In June of 1800, 500 members of James McGready’s three congregations gathered at the Red River for a “camp meeting” lasting several days. This revival was similar to the 18th century Scottish “Holy Fairs,” where teams of open-air preachers rotated in a continuous stream of sermons.
On the final day of Rev. James McGready’s Red River Camp Meeting: “‘A mighty effusion of the Spirit’ came on everyone ‘and the floor was soon covered with the slain; their screams for mercy pierced the heavens.'”
In July of 1800, the congregation planned another camp meeting at the Gaspar River. Surpassing their expectations, 8,000 people arrived, some from over 100 miles away: “The power of God seemed to shake the whole assembly. Towards the close of the sermon, the cries of the distressed arose almost as loud as his voice. After the congregation was dismissed the solemnity increased, till the greater part of the multitude seemed engaged in the most solemn manner. No person seemed to wish to go home – hunger and sleep seemed to affect nobody – eternal things were the vast concern. Here awakening and converting work was to be found in every part of the multitude; and even some things strangely and wonderfully new to me.”
On Aug. 7, 1801, though Kentucky’s largest city had less than 2,000 people, 25,000 showed up at revival meetings in Cane Ridge, Kentucky. Arriving from as far away as Ohio, Tennessee, and the Indiana Territory, they heard the preaching of Barton W. Stone and other Baptist, Methodist, and Presbyterian ministers.
Rev. Moses Hodge described: “Nothing that imagination can paint, can make a stronger impression upon the mind, than one of those scenes. Sinners dropping down on every hand, shrieking, groaning, crying for mercy, convulsed; professors praying, agonizing, fainting, falling down in distress, for sinners or in raptures of joy! … As to the work in general there can be no question but it is of God. The subjects of it, for the most part are deeply wounded for their sins, and can give a clear and rational account of their conversion.”
Prior to the Revolution, there was a First Great Awakening. It was influenced by Count Ludwig von Zinzendorf, Rev. William Tennent, Rev. Jonathan Edwards, Rev. George Whitefield, Rev. Theodore Frelinghuysen, Rev. Gilbert Tennent, Rev. Samuel Finley and other preachers. The First Great Awakening resulted in the founding of the Universities of Pennsylvania (1740), Princeton (1746), Columbia (1754), Brown (1764), Rutgers (1766), and Dartmouth (1770).
The Second Great Awakening led to the conversion of a third of Yale’s student body through the efforts of its eighth president Timothy Dwight IV. Spreading to other colleges, hundreds of students entered the ministry and pioneered the foreign missions movement which made a global impact. Young men, along with the first women missionaries, were sent to the American West, and as far away as the Caribbean, Burma and Hawaii.
The Second Great Awakening contributed to the founding of the American Bible Society, the Society for the Promotion of Temperance, the Church of Christ, the Disciples of Christ and the Seventh-Day Adventists.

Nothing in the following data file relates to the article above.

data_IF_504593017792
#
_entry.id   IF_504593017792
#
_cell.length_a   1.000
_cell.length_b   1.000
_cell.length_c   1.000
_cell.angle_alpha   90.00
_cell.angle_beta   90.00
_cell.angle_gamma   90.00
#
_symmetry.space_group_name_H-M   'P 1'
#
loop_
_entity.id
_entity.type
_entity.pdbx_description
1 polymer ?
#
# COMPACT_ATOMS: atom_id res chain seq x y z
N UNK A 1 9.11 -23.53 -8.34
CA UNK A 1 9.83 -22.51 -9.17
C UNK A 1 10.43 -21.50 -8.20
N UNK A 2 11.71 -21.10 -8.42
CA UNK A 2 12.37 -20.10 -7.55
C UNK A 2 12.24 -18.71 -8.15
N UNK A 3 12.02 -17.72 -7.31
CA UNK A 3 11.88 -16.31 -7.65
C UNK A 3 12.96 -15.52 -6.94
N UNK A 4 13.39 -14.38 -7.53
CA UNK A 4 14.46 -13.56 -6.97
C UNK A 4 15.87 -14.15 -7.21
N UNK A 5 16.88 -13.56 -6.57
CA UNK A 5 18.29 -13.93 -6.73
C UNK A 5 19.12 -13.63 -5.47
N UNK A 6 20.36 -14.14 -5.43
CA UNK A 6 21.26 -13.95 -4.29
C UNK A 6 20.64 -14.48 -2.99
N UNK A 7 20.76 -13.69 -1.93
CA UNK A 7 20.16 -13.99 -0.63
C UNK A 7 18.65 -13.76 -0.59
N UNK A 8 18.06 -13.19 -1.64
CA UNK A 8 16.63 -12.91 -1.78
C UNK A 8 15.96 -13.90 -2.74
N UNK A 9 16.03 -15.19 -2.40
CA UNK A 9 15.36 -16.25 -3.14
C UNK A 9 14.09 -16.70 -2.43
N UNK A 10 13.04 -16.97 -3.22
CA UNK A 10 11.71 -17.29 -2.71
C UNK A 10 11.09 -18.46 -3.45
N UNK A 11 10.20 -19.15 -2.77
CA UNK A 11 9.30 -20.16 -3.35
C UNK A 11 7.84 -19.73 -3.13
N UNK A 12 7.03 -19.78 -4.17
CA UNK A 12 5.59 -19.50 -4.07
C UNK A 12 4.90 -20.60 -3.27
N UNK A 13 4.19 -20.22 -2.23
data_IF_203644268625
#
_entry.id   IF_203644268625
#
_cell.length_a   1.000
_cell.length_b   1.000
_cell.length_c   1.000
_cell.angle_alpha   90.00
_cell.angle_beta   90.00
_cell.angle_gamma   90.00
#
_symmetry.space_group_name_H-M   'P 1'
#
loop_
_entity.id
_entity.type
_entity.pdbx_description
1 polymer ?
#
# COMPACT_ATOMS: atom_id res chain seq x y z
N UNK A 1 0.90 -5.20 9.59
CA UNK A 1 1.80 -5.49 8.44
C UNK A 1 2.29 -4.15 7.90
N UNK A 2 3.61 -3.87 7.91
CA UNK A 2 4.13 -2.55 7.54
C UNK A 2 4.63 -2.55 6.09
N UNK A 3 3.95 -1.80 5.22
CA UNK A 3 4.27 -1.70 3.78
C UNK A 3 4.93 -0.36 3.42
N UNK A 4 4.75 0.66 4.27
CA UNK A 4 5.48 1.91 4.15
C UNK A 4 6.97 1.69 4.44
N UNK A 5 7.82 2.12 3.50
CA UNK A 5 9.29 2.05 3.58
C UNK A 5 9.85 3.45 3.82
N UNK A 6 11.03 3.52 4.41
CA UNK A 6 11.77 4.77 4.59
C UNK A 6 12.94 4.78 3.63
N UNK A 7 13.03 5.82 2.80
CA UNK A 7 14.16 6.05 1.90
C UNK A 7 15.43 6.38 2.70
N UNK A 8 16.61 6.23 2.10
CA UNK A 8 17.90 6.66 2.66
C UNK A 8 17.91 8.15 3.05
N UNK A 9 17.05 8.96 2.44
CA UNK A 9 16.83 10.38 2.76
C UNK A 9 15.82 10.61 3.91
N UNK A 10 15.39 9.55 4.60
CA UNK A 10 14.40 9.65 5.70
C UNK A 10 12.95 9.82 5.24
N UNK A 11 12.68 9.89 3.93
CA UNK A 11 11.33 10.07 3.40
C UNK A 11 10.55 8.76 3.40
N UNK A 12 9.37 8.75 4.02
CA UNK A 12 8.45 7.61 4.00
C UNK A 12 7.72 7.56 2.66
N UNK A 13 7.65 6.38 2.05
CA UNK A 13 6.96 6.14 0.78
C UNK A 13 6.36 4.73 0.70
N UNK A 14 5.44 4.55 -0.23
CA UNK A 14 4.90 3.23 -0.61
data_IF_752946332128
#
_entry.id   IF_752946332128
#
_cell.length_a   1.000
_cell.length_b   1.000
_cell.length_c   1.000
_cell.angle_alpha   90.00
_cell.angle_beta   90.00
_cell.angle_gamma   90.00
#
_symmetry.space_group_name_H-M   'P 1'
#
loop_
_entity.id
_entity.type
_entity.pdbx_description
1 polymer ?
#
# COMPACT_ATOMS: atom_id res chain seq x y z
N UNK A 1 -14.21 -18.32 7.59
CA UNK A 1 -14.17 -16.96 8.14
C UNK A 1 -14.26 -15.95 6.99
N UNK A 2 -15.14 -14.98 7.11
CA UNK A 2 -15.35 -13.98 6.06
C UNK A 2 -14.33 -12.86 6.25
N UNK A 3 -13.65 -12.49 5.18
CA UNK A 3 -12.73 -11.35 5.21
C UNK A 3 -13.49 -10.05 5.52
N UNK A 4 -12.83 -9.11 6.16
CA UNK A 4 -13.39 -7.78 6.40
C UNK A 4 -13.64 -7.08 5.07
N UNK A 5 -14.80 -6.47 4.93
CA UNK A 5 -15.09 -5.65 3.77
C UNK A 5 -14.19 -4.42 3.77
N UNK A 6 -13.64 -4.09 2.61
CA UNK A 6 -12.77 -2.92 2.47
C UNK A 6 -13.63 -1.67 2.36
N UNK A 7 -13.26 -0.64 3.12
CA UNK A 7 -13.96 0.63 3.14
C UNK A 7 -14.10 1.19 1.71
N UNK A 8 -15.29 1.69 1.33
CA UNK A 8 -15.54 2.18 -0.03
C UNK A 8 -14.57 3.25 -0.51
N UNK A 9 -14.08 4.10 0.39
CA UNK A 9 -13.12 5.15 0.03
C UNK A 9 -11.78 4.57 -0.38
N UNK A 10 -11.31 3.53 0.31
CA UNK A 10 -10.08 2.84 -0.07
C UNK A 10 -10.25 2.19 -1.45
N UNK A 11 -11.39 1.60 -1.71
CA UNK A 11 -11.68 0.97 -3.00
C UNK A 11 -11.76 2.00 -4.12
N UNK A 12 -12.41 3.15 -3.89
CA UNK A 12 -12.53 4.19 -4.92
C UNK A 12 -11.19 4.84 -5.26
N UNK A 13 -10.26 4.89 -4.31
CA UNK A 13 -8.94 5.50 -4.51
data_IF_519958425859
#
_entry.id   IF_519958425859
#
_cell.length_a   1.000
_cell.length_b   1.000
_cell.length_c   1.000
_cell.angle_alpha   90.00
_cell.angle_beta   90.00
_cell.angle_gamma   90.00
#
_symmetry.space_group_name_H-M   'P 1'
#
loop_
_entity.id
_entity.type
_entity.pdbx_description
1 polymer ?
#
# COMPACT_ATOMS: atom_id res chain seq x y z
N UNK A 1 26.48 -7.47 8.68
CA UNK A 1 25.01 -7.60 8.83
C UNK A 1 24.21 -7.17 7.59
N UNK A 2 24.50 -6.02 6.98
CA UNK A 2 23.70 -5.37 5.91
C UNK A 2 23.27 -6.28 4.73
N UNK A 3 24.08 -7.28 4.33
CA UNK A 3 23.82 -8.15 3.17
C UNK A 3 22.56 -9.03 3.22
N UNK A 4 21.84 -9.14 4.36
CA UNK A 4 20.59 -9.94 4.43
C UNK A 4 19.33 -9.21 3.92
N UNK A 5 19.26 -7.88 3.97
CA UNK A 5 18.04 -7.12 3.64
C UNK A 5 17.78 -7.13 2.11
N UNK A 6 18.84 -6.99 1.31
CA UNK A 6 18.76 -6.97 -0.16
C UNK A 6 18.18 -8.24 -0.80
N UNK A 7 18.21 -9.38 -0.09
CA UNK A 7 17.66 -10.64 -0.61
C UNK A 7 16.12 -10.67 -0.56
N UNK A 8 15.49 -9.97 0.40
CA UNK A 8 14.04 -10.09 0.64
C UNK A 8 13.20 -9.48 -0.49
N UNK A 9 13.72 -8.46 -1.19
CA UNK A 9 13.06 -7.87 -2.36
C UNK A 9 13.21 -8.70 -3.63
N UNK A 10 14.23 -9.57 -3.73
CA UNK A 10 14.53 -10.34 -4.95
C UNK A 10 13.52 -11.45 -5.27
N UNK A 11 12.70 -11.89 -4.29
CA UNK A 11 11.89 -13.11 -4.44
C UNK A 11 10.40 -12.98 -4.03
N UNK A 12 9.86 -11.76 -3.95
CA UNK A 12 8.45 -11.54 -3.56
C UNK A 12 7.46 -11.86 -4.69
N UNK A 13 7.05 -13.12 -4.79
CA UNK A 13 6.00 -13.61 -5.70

Christians helped reform prisons, cared for the handicapped and mentally ill, started hospitals, and worked to end slavery with the abolitionist movement.
Attorney turned preacher Charles Finney preached on revival, inspiring William Booth to found the Salvation Army and George Williams to found the Y.M.C.A (Young Men’s Christian Association).
George Addison Baxter, a skeptical professor at Washington Academy in Virginia, published an account of his travels throughout Kentucky, which was printed in the Connecticut Evangelical Magazine, March of 1802: “The power with which this revival has spread, and its influence in moralizing the people, are difficult for you to conceive, and more so for me to describe. … I found Kentucky, to appearance, the most moral place I had ever seen. A profane expression was hardly ever heard. A religious awe seemed to pervade the country. Never in my life have I seen more genuine marks of that humility which…looks to the Lord Jesus Christ as the only way of acceptance with God. …”
Baxter continued: “I was indeed highly pleased to find that Christ was all and in all in their religion … and it was truly affecting to hear with what agonizing anxiety awakened sinners inquired for Christ, as the only physician who could give them any help. Those who call these things ‘enthusiasm,’ ought to tell us what they understand by the Spirit of Christianity. … Upon the whole, sir, I think the revival in Kentucky among the most extraordinary that have ever visited the Church of Christ, and all things considered, peculiarly adapted to the circumstances of that country. … Something of an extraordinary nature seemed necessary to arrest the attention of a giddy people, who were ready to conclude that Christianity was a fable, and futurity a dream. This revival has done it; it has confounded infidelity, awed vice to silence, and brought numbers beyond calculation under serious impressions.”